There are far fewer zombie books than there are zombie movies. No doubt the visual appeal of the undead has a lot to do with this--zombies are a lot more menacing with a lot of tricky editing than as a slow, fumbling cannibal horde, and directors like Romero have always played on the creative costuming available to previously human monsters. Yet since the appeal of the zombie is less as an antagonist and more as a pressure cooker for the main characters, there's certainly room for them in prose. David Wellington's Monster Island attempts to explore this genre, but like its clumsy things that go bump in the night, it suffers a number of missteps along the way.
The setup is very smart. Dekalb, the main character, is a former UN weapons inspector who was traveling in Somaliland with his daughter when the zombification began. The lesser-developed countries, being heavily armed and used to conflict, survive largely intact, while Europe and the US fall to the undead. With aid efforts suddenly dropped as a result, the Somali warlord is left without her AIDS medication, and she dispatches Dekalb to UN Headquarters in New York City--accompanied by a troop of female child soldiers--to pick up AZT. In return, she'll keep his daughter safe. Tossing a monkey wrench into the plan is a medical student who figured out how to beat the brain-liquifying part of the resurrection process. He's undead and suffers from the same hunger as the rest, but he's self-aware and marginally more coordinated.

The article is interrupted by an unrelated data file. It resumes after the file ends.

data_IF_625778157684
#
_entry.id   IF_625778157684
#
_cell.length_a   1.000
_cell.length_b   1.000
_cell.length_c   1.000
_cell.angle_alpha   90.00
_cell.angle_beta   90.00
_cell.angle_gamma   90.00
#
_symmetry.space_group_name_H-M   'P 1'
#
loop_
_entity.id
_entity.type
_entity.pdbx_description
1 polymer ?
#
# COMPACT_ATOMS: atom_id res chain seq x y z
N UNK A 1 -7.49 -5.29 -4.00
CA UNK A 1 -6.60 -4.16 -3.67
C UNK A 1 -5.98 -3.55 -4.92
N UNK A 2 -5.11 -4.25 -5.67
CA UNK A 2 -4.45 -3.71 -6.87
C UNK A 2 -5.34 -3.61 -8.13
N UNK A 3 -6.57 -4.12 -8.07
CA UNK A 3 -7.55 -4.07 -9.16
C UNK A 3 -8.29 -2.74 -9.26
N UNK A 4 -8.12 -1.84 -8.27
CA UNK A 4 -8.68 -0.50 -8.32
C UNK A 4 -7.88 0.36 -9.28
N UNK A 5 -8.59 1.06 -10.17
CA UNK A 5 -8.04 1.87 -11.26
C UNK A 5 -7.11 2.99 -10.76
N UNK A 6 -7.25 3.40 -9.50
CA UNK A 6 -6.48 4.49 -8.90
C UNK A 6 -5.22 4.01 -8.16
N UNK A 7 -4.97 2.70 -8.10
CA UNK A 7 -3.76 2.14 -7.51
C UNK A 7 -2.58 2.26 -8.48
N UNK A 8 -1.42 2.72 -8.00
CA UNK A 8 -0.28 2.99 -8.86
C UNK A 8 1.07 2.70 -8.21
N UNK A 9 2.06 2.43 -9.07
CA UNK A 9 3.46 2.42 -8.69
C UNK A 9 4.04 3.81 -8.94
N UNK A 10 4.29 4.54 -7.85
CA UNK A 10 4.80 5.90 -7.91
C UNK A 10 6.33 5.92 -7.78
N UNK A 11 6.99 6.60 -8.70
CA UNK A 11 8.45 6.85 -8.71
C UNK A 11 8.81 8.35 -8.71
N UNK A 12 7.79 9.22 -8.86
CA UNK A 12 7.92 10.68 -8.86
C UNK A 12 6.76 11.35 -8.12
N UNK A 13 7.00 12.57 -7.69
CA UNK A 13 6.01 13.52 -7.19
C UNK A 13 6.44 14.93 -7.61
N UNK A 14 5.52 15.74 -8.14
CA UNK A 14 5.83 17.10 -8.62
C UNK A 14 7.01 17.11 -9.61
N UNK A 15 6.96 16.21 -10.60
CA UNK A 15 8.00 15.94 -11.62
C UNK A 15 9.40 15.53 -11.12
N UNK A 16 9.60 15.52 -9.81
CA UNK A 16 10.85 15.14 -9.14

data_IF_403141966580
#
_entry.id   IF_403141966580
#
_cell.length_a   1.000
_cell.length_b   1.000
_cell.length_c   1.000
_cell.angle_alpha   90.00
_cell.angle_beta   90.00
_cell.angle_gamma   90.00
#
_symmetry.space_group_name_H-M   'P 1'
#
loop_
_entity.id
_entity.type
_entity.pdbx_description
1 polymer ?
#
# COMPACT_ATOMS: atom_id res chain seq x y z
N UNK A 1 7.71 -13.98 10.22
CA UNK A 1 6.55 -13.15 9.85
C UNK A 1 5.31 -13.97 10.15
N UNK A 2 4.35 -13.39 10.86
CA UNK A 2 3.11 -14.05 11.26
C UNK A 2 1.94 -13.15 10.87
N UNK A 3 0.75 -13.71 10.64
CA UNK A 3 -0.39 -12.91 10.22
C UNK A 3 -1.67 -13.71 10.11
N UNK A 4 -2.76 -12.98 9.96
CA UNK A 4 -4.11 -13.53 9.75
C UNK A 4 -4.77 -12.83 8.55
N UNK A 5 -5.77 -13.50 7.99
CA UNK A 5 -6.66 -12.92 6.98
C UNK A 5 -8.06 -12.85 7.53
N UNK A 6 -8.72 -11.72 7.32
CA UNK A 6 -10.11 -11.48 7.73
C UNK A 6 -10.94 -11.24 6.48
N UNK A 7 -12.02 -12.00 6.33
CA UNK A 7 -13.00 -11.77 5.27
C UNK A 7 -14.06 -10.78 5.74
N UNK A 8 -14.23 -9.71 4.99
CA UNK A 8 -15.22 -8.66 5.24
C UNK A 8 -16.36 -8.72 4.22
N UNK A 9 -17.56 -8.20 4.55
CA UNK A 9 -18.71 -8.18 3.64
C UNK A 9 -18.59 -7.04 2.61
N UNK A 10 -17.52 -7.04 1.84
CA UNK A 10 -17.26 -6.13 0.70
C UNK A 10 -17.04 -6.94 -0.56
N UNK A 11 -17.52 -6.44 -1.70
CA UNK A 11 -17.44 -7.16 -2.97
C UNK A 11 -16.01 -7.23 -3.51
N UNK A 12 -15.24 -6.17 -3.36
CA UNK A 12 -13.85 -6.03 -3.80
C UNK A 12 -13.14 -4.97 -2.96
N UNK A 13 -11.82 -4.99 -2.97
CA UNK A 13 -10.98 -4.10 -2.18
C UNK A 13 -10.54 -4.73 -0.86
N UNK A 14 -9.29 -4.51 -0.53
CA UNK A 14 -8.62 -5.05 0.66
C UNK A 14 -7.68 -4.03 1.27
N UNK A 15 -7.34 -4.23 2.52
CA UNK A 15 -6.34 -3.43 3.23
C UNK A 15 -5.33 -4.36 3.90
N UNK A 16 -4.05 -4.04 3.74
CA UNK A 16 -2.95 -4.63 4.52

All of which has the potential to be an interesting, grounded, science-fiction take on the traditional zombie legend. But then Wellington starts to bring in mystical networks of "death energy," far less interesting motivations, and (in my eyes, worst of all) an undead druid who's been sitting in a museum display case for thousands of years. It is just a pet peeve of mine that bringing a geeky adoration of the Celts into anything ruins it, but in this case it is certainly true. The plot takes a nose-dive into something much less dynamic and much more predictable.
Monster Island got a huge boost in its promotion by being prominently featured on uber-tech blog Boing Boing, since it was previewed as a series of blog posts. As a result, its visibility has been heightened for probably millions of people like me, who vaguely remember it while browsing the stacks. But was it worth their breathless promotion? Sadly, no! It's not a bad title. It's a better book than the Resident Evil series were movies. But if I had to pick a place to revitalize zombies in popular fiction, I don't think I'd start here.